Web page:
At Tablet magazine, Marc Tracy suggests someone should be fired for diplomatic malpractice regarding the UN vote on Israel, since the episode confirmed that Obama’s words and actions do not match; featured “the ostensible leader of the free world supplicating himself to the disputed leader of a stateless authority,” who called his bluff; demonstrated how little weight a personal request from the president carries; had the whole world watching him try to find his way out of the mess; and culminated with a result that antagonized everyone. At the American Thinker, Richard Baehr suggests the administration “crossed a line” with its “particularly unskillful” handling of the situation.
Let me add one more point, gleaned from the teleconference Susan Rice held Friday evening with reporters explaining the U.S. alternative – a “very strong” and unanimous Council statement that would have “gone further than we have gone of late on the issue of settlements and other important issues,” plus a commitment to “new and important statements [by the Quartet] on core issues, including territory, as well as settlements” and a Security Council visit to the region. She said it would have permitted the Security Council to speak “with one voice on core issues in the manner that we hadn’t before.”
The point to be noted is that this was completely inconsistent with the administration’s Congressional testimony the week before. Deputy Secretary of State James Steinberg told the House Foreign Affairs Committee the administration had a “clear and consistent” position: “we do not think the Security Council is the right place to engage on these issues, and … we will continue to employ the tools that we have to make sure that continues to not happen …”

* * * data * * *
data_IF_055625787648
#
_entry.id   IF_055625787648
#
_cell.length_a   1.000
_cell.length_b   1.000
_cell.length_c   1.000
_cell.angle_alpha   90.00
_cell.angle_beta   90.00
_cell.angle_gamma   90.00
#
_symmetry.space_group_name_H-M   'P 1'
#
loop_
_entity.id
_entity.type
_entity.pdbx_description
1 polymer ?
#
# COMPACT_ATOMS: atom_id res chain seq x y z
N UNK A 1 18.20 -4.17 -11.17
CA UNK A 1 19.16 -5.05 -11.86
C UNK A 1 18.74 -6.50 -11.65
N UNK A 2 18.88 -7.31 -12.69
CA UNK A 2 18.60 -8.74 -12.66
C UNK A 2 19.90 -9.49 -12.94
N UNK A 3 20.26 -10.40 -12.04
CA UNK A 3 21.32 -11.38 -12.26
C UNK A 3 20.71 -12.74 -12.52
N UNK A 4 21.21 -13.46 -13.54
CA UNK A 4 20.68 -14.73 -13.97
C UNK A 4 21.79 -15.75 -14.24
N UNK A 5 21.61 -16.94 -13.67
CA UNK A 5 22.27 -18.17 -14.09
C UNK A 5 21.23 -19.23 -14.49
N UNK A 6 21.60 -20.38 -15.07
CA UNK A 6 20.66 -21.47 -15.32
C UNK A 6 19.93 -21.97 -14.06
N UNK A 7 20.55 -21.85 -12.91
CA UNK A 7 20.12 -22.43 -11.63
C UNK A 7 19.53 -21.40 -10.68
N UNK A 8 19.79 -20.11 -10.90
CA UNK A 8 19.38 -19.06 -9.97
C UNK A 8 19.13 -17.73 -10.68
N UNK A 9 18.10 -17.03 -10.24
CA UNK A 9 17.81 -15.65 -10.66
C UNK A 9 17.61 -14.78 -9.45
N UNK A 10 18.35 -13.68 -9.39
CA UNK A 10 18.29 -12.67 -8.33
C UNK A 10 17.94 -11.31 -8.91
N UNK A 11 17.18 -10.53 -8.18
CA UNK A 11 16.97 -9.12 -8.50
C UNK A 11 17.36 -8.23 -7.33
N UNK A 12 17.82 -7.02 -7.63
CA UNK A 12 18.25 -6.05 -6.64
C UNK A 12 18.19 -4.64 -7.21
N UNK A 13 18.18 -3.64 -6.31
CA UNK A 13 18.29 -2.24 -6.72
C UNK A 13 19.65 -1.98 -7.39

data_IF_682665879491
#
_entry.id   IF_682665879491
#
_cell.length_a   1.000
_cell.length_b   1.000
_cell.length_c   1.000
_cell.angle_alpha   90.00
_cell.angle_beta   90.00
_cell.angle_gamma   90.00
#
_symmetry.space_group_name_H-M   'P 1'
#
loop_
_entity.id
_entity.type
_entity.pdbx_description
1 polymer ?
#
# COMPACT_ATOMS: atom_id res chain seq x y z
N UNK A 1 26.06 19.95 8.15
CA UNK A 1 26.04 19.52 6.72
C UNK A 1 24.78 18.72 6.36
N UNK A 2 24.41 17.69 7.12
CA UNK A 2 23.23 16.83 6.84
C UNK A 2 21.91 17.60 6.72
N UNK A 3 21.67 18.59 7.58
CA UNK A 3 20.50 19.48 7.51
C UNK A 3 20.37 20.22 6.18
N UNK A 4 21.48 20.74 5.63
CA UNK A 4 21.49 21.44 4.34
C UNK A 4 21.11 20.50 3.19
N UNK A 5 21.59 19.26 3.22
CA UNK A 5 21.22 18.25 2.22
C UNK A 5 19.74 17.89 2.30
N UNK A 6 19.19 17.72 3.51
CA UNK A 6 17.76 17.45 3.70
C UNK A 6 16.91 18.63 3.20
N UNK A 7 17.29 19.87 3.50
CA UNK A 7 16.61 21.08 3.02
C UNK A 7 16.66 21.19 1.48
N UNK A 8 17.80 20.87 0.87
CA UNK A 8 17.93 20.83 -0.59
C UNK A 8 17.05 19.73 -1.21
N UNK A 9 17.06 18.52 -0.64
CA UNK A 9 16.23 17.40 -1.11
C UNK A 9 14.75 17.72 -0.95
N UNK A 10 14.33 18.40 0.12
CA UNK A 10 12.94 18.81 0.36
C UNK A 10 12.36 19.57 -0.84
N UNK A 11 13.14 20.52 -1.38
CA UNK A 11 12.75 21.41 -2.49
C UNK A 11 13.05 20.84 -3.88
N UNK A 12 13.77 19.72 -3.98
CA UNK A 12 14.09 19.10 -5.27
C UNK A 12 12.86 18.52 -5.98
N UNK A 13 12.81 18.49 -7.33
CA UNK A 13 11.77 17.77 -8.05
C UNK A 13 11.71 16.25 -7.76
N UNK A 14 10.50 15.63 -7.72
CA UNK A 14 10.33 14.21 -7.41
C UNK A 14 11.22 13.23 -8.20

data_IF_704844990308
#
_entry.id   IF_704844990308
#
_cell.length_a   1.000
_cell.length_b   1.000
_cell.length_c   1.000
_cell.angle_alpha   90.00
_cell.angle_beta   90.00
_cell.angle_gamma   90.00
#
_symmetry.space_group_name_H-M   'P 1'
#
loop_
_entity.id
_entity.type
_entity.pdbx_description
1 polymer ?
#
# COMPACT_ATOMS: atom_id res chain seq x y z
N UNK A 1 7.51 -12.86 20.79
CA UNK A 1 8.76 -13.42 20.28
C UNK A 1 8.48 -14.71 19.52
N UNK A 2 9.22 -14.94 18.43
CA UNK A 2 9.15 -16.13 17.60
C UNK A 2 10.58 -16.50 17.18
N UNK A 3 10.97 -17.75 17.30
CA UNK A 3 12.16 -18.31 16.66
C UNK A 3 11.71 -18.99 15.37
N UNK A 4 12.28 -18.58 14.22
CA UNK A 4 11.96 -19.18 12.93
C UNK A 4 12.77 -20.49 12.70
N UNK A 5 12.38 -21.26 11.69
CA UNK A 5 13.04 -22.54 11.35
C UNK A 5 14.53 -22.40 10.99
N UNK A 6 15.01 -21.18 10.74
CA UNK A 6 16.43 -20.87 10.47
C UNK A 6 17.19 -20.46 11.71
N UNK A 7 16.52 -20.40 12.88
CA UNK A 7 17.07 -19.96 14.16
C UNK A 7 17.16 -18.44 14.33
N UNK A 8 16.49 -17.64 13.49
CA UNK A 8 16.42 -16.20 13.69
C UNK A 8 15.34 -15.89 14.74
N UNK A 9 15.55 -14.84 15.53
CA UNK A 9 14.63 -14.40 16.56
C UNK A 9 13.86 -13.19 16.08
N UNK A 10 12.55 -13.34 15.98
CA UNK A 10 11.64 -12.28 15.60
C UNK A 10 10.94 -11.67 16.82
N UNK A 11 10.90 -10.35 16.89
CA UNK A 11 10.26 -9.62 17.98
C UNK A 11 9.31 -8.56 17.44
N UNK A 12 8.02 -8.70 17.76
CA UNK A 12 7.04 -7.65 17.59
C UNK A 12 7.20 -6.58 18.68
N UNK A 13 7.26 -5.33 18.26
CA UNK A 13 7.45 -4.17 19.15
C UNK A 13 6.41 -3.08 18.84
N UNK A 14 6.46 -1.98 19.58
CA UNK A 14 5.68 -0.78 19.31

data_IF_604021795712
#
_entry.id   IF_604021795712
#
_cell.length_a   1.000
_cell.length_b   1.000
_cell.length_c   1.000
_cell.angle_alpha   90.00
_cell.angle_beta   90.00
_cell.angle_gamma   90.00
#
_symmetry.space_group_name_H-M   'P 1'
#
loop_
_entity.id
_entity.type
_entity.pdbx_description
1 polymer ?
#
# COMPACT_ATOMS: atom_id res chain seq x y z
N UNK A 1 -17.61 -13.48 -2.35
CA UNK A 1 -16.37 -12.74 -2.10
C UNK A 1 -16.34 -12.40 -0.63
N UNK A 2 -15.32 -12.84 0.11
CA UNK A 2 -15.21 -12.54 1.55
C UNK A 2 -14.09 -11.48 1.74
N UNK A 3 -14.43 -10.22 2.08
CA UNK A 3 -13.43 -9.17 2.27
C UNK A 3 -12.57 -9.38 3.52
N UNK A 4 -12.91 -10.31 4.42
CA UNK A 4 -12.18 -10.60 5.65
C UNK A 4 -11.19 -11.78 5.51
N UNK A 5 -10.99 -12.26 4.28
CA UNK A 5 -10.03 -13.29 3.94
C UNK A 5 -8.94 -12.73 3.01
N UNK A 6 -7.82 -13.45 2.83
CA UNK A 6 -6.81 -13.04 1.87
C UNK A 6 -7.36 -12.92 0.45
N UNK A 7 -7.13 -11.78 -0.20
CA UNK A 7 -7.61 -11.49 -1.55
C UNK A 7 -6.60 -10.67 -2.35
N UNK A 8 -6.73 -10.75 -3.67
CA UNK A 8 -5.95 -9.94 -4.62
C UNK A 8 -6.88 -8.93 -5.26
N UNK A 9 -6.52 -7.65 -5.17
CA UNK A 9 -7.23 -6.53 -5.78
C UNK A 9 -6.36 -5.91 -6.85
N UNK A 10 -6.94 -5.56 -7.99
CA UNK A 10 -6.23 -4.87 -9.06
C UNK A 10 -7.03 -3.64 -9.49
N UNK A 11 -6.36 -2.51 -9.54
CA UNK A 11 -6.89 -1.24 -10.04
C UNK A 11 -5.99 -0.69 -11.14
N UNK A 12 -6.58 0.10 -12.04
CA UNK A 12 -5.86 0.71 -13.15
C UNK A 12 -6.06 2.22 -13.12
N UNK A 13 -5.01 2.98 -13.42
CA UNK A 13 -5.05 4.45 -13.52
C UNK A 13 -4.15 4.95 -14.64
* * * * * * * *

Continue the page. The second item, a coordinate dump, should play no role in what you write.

How did the “clear and consistent” position to prevent the Security Council from engaging on the issues become a concerted effort one week later to have the Council engage, as long as it acted through a unanimous anti-Israel statement, an anti-Israel Quartet statement, and the maraschino cherry of an anti-Israel Security Council trip, instead of a resolution?
It is fairly easy to piece together what happened, by reviewing Hillary Clinton’s schedule last week. On each of the three days preceding the veto, she spent the afternoon at the White House with President Obama, sometimes accompanied by James Steinberg. It was undoubtedly there that someone pushed the idea of having the Security Council engage with a statement, a follow-up statement, and a trip. The “clear and consistent” State Department position was transformed into the opposite, with Rice later delivering an extraordinarily harsh statement against Israel, using decidedly undiplomatic language indistinguishable from what might have accompanied a U.S. vote in favor of the resolution.
Michael Oren reportedly said last year that peace-process policy in the Obama administration is a one-man show. Last week we may have viewed another confirmation – one that makes Marc Tracy’s suggestion impossible to implement.